Stage Character Methods
1. Explore & Discover Open Ethnography
Case study
Contextual observations
Semi-structured Interviews
Document review
Language patterning
2. Test & Define Focused Quasi-experimental studies
Concept mapping
Structured interviews
Comparative studies
Focus groups
Semiotic analysis
3. Evaluate & Validate Structured Social network analysis
Controlled experiments
Product testing
User-experience simulations
Human testing
Quality measurement
Table 1. Sample methods from the research toolbox.

Table 1 displays a sample of specific data collection and analysis methods appropriate to each stage, with the more qualitative methods appearing early and more quantitative methods appearing later. For example the case study with its open-ended qualitative observational and interview methods is most useful for early discovery research; on the other hand, surveys are appropriate in later stages when their design can be informed by data already collected. Data collection methods are just that: standardized techniques that enable researchers to gather valid and relevant information.

Qualitative and quantitative techniques are both useful, but only when used appropriately. For example, some methods are better to discern patterns, others to test specific ideas. Some methods are better to describe behavioral phenomena, others for opinions. Some methods excel at documenting how people interact with things, others at discerning how they interact amongst themselves. Some methods are better for discovering just how similar things or people are; others are better at teasing out causes from consequences. Qualitative data provide tremendous clues about people on a group level; examples of such “cultural” clues include descriptions of perceptions about how people use or classify objects, the nature of their personal interactions, and opinions about the world around them. Quantitative data are also extremely useful, for example the number of lines of code (LOC) contained in an application or the number of full time personnel on a code project.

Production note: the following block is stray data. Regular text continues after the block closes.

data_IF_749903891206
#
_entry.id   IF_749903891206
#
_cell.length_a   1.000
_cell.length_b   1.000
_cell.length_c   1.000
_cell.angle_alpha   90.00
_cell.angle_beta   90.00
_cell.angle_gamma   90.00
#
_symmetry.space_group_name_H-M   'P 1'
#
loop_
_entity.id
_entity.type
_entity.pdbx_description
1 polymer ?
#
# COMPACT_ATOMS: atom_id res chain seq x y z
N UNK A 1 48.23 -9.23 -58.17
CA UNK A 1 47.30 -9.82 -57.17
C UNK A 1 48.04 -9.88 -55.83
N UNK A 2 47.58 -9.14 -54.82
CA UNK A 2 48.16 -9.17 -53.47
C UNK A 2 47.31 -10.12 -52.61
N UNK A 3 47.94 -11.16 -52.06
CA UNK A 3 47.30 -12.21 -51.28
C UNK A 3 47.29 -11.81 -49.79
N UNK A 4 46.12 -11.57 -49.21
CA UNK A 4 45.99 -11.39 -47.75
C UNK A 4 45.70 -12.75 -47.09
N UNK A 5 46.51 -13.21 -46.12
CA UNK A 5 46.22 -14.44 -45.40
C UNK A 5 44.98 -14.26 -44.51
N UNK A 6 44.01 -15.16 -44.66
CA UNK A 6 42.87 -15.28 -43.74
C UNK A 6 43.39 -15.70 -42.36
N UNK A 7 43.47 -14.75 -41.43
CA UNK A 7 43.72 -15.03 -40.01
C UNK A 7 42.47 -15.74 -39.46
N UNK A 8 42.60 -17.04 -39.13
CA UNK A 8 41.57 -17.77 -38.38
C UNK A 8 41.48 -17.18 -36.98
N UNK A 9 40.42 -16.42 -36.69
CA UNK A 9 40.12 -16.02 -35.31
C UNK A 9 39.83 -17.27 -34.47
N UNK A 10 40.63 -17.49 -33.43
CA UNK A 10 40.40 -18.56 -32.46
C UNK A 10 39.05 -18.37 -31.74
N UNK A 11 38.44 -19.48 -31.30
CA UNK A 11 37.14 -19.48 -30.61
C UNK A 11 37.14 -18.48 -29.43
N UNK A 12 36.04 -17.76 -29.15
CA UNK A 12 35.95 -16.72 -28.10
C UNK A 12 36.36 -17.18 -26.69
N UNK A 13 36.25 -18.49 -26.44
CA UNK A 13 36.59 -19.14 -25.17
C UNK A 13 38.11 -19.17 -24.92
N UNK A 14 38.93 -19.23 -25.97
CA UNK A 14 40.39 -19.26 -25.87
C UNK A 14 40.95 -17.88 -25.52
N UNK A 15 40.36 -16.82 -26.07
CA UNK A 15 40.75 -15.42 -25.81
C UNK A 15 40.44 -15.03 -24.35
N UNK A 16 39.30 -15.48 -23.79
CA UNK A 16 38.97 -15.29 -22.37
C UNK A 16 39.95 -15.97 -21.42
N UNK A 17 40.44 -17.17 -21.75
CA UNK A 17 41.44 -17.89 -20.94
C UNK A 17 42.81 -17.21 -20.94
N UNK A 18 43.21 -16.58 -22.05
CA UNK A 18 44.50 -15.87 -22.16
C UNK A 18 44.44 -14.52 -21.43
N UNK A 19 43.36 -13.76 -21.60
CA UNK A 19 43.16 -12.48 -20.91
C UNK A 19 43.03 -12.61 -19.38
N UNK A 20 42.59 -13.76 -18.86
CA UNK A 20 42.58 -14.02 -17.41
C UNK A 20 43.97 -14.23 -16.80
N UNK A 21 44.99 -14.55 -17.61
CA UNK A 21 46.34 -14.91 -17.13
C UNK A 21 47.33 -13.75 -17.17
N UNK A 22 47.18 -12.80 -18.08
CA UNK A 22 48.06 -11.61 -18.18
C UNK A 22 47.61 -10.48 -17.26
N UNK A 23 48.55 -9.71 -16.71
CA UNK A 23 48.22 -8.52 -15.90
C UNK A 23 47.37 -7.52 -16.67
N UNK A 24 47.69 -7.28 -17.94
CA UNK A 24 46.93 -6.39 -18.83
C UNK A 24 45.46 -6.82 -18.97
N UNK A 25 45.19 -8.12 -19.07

When techniques are combined appropriately, based on sound methodology, it becomes possible to create and distinguish among the most important human processes within and across groups of people.

3. Discovery Research, Stage 1: The Use of the Case Study Method

Discovery is the most open-ended and the most time consuming of the three research stages. The goal is to uncover and understand the socio-cultural system that frames human action; that understanding must be consistent with the way local people understand it and it must be expressed in terms of the local (emic) categories people use to describe and categorize their own reality. Researchers collect and analyze verbal, observational and contextual information to characterize what people say and do in their natural environment. Consistencies and, more frequently, inconsistencies help identify unarticulated or unrecognized needs, gaps and adaptations often called “work-arounds” and “disconnects.” Translating disconnects into the frame of reference of socio-cultural systems allows the researcher to identify and neutralize well-established assumptions. Such assumptions would otherwise be taken as given, which leads to stereotypic treatment and precludes understanding of the important and difficult issues.